“Jurassic World: Dominion” ends up a multimillion dollar blockbuster made by a major corporation about why multimillion dollar corporations shouldn’t be trusted. It is thematically obtuse. The film’s climate change commentary means it also has to affirm scientific progress as a solution to the problems science creates. The moral lesson is that man cannot control nature without dire consequences, except to stop climate change. Trust the scientists, don’t trust the corporations. Technocracy is good, except when it isn’t.

Jeff Goldblum, Richard Attenborough, Laura Dern, and Sam Neill in the original "Jurassic Park." (Universal Pictures via IMDB)

This moral obfuscation is the exact opposite of Crichton’s thesis. He went so far as to depict park creator John Hammond as an arrogant villain who didn’t realize that his dinosaurs were maladjusted monsters that could barely breathe in our oxygen rich atmosphere. The park was so poorly managed that its computers couldn’t keep track of the predatory animals roaming the island, and the results were ghastly. Jurassic Park proves so dangerous that the Costa Rican military finally wipes it off the map in an apocalyptic ending.

The book famously ends with Dr. Malcolm monologuing about the dystopian futility of man’s attempts to control nature, even implying that climate change activism and environmentalism are deluded: “The planet is not in jeopardy. We are in jeopardy. We haven’t got the power to destroy the planet — or to save it.”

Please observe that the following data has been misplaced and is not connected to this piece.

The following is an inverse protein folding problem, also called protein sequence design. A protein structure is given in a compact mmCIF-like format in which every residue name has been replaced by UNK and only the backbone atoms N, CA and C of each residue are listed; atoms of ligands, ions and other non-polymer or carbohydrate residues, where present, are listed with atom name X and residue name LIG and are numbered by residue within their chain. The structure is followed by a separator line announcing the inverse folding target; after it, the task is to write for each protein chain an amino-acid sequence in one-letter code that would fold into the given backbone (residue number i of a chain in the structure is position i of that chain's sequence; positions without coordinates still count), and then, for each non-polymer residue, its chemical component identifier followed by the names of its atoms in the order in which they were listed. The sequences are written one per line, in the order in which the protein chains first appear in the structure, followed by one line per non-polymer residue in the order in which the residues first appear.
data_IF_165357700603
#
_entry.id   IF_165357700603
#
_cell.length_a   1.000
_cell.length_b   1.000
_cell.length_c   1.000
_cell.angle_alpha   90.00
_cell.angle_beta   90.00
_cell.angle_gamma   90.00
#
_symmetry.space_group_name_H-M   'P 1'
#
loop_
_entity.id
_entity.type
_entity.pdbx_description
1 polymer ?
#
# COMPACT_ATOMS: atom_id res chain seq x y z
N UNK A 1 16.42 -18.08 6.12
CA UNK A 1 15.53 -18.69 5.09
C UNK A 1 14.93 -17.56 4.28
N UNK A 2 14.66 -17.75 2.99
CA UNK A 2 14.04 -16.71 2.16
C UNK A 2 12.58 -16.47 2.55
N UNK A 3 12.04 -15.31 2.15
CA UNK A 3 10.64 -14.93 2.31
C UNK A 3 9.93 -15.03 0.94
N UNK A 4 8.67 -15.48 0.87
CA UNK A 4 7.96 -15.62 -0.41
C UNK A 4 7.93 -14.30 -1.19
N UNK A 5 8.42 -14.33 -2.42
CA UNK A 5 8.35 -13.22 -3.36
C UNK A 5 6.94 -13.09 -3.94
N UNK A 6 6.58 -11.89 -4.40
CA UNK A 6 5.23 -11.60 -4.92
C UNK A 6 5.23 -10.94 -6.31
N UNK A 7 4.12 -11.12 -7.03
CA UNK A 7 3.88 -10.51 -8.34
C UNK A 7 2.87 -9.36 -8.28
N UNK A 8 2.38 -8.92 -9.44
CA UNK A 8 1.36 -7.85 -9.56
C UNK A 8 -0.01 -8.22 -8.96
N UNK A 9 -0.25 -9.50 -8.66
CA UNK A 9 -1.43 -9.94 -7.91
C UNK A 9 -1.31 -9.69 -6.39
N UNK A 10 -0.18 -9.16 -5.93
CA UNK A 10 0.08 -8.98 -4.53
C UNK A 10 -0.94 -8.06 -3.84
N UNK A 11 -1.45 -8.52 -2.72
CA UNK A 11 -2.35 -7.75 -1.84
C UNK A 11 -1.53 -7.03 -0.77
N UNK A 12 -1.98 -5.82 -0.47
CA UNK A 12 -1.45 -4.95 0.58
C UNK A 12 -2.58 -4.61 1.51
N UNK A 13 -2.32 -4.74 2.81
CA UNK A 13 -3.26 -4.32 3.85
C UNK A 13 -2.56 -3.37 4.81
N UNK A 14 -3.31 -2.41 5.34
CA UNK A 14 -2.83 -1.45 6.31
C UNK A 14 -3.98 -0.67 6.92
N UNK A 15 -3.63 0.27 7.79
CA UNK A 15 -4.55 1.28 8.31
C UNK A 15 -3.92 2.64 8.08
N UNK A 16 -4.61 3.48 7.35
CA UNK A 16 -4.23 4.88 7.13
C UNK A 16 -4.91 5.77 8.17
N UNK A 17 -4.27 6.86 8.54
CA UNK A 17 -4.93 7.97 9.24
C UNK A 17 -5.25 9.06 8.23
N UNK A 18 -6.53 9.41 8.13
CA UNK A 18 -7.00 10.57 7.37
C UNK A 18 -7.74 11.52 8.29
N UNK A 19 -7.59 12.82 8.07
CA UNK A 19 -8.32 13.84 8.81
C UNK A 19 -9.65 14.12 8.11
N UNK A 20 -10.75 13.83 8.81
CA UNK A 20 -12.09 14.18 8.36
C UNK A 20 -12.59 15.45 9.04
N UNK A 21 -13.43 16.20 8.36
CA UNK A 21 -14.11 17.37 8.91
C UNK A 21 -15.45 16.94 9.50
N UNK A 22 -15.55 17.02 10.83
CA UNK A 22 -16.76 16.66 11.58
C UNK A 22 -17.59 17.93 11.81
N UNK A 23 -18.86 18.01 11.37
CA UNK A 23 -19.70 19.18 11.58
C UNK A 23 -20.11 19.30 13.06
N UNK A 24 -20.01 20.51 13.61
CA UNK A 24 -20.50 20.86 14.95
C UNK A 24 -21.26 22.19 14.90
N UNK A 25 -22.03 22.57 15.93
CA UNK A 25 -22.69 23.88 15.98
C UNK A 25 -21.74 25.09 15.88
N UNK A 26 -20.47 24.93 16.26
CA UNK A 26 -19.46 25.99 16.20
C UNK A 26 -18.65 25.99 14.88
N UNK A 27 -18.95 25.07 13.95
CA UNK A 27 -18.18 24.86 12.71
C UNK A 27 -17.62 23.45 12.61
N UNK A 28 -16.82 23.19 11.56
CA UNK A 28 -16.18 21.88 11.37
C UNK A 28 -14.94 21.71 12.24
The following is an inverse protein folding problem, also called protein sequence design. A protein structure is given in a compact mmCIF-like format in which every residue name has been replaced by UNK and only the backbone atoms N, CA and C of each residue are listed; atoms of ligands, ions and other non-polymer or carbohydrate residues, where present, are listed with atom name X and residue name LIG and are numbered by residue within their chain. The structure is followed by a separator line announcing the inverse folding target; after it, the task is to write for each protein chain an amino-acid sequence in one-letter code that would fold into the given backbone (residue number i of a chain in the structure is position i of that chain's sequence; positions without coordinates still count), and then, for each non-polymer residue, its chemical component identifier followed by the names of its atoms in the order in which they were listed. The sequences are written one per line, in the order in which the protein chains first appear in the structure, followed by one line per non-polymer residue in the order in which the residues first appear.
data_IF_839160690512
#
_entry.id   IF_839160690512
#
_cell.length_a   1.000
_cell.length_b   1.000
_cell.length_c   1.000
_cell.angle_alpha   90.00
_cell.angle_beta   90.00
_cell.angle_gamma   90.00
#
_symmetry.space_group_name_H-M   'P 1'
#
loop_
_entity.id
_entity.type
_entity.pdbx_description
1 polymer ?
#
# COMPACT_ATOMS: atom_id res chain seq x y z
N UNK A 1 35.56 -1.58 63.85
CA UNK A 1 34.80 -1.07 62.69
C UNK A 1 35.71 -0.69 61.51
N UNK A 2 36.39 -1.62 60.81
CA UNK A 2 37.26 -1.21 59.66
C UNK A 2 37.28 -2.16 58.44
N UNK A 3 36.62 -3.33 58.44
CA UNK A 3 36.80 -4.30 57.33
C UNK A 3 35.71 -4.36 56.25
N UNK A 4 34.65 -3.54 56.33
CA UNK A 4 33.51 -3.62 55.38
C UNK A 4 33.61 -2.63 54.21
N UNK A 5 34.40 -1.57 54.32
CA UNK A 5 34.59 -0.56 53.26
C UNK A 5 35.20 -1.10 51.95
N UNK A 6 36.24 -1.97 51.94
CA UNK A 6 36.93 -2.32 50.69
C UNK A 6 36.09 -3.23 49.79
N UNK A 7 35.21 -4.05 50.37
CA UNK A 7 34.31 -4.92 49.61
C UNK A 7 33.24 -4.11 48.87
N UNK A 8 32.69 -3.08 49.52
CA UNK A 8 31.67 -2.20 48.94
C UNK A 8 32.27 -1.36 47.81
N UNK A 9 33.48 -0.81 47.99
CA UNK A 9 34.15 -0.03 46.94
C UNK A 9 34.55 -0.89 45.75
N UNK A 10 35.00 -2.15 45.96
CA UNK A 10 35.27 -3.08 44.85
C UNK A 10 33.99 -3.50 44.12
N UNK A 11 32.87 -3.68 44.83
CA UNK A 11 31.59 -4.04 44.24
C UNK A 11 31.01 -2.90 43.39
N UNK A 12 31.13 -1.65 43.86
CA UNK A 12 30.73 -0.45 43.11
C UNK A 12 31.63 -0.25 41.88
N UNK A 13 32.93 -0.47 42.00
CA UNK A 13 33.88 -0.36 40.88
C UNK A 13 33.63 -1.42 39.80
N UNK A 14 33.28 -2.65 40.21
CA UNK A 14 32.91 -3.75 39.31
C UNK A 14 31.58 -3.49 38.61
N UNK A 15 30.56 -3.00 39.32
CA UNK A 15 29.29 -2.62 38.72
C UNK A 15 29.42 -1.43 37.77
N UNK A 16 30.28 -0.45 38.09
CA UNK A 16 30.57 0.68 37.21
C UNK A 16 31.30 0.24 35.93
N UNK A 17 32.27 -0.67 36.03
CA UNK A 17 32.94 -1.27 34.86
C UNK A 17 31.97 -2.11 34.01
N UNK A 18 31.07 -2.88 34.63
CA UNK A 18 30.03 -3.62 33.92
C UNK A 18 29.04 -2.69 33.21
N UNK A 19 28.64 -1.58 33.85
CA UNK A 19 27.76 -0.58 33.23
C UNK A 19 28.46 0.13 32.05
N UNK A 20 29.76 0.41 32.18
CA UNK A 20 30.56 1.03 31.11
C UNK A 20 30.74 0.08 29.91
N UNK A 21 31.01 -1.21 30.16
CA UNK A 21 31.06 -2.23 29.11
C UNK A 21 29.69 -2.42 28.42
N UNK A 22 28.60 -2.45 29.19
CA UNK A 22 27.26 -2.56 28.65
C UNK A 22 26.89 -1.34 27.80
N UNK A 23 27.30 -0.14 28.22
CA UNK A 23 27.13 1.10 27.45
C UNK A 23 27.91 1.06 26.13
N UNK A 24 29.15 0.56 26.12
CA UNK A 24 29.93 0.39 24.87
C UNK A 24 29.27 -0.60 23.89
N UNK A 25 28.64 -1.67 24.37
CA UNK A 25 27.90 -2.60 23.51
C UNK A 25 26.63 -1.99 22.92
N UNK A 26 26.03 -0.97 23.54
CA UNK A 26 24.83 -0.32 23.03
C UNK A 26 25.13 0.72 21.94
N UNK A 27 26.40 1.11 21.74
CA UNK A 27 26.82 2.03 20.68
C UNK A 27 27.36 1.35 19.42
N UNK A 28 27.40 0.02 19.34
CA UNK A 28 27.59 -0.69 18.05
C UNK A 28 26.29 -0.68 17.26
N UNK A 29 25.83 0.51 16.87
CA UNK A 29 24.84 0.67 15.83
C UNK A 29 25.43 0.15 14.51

The movies need not be this bleak. The heart of Spielberg’s “Jurassic Park” is best seen in the moment when Dr. Ellie Sattler confronts Hammond. The park is in chaos, the power is out, and its lead scientist is in a cafeteria alone with several pints of melting ice cream while his grandchildren are lost in a park filled with carnivorous dinosaurs. He wants so badly to make his dream come true, but reality is crashing down around him. There is no saving Jurassic Park, but there are more important things to save now.

Spielberg’s Hammond isn’t a villain, but rather a tragic character, a Willy Wonkaesque dreamer who doesn’t realize his dream can’t work. In hindsight, he was also a perfect avatar of our times, capturing the enthusiastic hopes of our world’s great reformers who want to use science and reason to fix the world’s most pressing issues. 

“Jurassic World: Dominion” is just as deluded as Hammond was, failing to realize that sometimes our dreams don’t make the world a better place and that we don’t have full dominion over the world, that one selfish man can turn off the fences and destroy our creation in an instant. One CEO’s greed can cause the starvation of millions. We aren’t perfect avatars of reason and rationalism and our efforts to play God create monsters. 

“Dominion” is at once tedious and cynical but also perfunctory in its need to pay homage to the technocracy of our times. In doing so, it loses the heart and soul of the original story and seems to have forgotten — or confused — its message.